03/12/2018 16:44 EDT | Updated 03/12/2018 18:11 EDT

January Neatherlin, Illegal Daycare Owner Who Drugged Kids To Go Tanning, Gets Jail Sentence

She told the children's parents that she failed them.

Deschutes County Sheriff's Office
January Neatherlin, 32, was sentenced to 21 years in prison for drugging kids at an illegal daycare centre so she could go to the gym or to a tanning salon.

A 32-year-old Oregon woman was sentenced to more than 21 years in prison for drugging kids at her illegal daycare so she could go to a tanning salon or to the gym.

January Neatherlin was arrested in March 2017 after police in Bend, Ore., acting on tips from a former boyfriend and roommate, found seven unattended children in her home, the Bend Bulletin reported. Neatherlin's residence had been an unlicensed centre called Little Giggles Daycare for five years.

Prosecutors, who were seeking a 35-year sentence, accused her of forcing the children to take melatonin to induce sleep. They said that she told parents they weren't allowed to visit the daycare between 11 a.m. and 2 p.m., a period she referred to as "nap time," according to The Oregonian.

Neatherlin pleaded guilty last month to 11 counts of first-degree criminal mistreatment and one count of third-degree assault.

"There is something broken and something missing in you," Judge Wells Ashby told her at the sentencing hearing last week.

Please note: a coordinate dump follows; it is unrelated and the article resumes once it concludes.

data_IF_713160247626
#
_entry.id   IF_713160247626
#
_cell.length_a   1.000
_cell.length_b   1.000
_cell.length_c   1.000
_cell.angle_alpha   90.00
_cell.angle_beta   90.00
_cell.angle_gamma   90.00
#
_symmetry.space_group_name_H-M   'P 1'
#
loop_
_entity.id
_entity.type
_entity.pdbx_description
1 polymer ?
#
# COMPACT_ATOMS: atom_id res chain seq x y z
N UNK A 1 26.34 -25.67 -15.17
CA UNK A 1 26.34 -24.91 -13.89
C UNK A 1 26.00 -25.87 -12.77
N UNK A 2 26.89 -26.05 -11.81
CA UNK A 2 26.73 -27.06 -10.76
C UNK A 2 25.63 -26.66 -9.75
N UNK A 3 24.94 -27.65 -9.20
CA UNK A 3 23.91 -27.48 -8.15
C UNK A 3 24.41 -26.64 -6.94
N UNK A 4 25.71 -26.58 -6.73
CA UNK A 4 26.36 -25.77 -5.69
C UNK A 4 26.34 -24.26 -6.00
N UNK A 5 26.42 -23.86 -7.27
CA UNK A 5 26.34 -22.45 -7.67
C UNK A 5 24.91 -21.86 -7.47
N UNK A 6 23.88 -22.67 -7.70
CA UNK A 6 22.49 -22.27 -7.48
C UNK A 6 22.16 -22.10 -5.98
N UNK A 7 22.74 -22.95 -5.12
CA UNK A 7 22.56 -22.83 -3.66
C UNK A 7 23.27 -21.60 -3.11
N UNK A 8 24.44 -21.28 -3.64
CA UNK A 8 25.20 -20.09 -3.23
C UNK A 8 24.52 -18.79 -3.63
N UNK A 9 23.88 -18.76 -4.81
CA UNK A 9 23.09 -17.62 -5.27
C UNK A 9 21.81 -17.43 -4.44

Parents and family of some of the children who were in Neatherlin's care were in the courtroom.

Neatherlin: I 'failed' parents

"I don't know what's wrong with the defendant; I don't know what could bring a person to do what she's done to the most helpless and innocent people in our society," Les Adams, a grandfather of one of the kids, said at the sentencing hearing.

"But I hope she can understand that she damn near killed the easiest, happiest, most easygoing baby I've ever known in my life."

Neatherlin offered a tearful apology in the courtroom, according to KTVZ. She told parents she "failed" them and loved the children as if they were her own.

"Everybody makes mistakes, but not everybody takes responsibility for those mistakes," she said. "With that said, I pray that the court and the parents accept my apology, It was never my intention to put any of your children at risk of injury or harm."

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